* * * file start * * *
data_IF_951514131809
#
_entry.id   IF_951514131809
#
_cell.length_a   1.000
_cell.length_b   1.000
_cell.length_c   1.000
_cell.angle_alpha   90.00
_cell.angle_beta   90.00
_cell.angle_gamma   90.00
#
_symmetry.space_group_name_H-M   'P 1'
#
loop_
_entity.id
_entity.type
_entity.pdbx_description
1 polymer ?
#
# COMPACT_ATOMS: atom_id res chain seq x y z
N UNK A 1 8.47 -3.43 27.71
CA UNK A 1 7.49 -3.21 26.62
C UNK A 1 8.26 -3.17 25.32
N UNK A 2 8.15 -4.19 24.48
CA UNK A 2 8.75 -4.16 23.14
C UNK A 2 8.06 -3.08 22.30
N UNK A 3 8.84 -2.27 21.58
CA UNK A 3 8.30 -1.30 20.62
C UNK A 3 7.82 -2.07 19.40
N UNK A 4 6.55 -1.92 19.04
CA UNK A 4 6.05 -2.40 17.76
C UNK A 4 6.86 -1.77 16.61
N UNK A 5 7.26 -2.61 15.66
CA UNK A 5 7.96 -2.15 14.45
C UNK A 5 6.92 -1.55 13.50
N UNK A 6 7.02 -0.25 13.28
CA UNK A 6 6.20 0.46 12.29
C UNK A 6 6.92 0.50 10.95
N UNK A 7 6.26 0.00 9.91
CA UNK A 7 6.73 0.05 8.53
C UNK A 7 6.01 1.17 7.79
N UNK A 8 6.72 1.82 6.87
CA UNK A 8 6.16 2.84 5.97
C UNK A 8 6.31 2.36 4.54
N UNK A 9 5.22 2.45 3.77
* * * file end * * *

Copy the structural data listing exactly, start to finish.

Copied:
data_IF_951514131809
#
_entry.id   IF_951514131809
#
_cell.length_a   1.000
_cell.length_b   1.000
_cell.length_c   1.000
_cell.angle_alpha   90.00
_cell.angle_beta   90.00
_cell.angle_gamma   90.00
#
_symmetry.space_group_name_H-M   'P 1'
#
loop_
_entity.id
_entity.type
_entity.pdbx_description
1 polymer ?
#
# COMPACT_ATOMS: atom_id res chain seq x y z
N UNK A 1 8.47 -3.43 27.71
CA UNK A 1 7.49 -3.21 26.62
C UNK A 1 8.26 -3.17 25.32
N UNK A 2 8.15 -4.19 24.48
CA UNK A 2 8.75 -4.16 23.14
C UNK A 2 8.06 -3.08 22.30
N UNK A 3 8.84 -2.27 21.58
CA UNK A 3 8.30 -1.30 20.62
C UNK A 3 7.82 -2.07 19.40
N UNK A 4 6.55 -1.92 19.04
CA UNK A 4 6.05 -2.40 17.76
C UNK A 4 6.86 -1.77 16.61
N UNK A 5 7.26 -2.61 15.66
CA UNK A 5 7.96 -2.15 14.45
C UNK A 5 6.92 -1.55 13.50
N UNK A 6 7.02 -0.25 13.28
CA UNK A 6 6.20 0.46 12.29
C UNK A 6 6.92 0.50 10.95
N UNK A 7 6.26 0.00 9.91
CA UNK A 7 6.73 0.05 8.53
C UNK A 7 6.01 1.17 7.79
N UNK A 8 6.72 1.82 6.87
CA UNK A 8 6.16 2.84 5.97
C UNK A 8 6.31 2.36 4.54
N UNK A 9 5.22 2.45 3.77